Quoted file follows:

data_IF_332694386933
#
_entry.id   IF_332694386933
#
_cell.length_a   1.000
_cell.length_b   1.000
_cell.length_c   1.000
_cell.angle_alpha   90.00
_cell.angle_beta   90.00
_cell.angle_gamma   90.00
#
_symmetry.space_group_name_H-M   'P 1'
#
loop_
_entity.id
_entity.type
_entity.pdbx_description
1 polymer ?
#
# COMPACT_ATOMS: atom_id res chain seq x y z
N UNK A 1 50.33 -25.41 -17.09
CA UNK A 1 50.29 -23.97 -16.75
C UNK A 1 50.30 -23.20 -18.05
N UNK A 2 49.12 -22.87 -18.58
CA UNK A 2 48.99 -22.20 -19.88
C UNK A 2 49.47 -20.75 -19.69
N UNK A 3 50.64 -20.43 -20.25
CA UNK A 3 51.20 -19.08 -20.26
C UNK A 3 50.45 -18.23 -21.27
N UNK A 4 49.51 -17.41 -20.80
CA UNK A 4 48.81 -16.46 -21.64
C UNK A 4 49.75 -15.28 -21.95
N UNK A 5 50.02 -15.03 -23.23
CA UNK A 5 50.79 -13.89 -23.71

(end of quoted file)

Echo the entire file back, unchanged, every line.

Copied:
data_IF_332694386933
#
_entry.id   IF_332694386933
#
_cell.length_a   1.000
_cell.length_b   1.000
_cell.length_c   1.000
_cell.angle_alpha   90.00
_cell.angle_beta   90.00
_cell.angle_gamma   90.00
#
_symmetry.space_group_name_H-M   'P 1'
#
loop_
_entity.id
_entity.type
_entity.pdbx_description
1 polymer ?
#
# COMPACT_ATOMS: atom_id res chain seq x y z
N UNK A 1 50.33 -25.41 -17.09
CA UNK A 1 50.29 -23.97 -16.75
C UNK A 1 50.30 -23.20 -18.05
N UNK A 2 49.12 -22.87 -18.58
CA UNK A 2 48.99 -22.20 -19.88
C UNK A 2 49.47 -20.75 -19.69
N UNK A 3 50.64 -20.43 -20.25
CA UNK A 3 51.20 -19.08 -20.26
C UNK A 3 50.45 -18.23 -21.27
N UNK A 4 49.51 -17.41 -20.80
CA UNK A 4 48.81 -16.46 -21.64
C UNK A 4 49.75 -15.28 -21.95
N UNK A 5 50.02 -15.03 -23.23
CA UNK A 5 50.79 -13.89 -23.71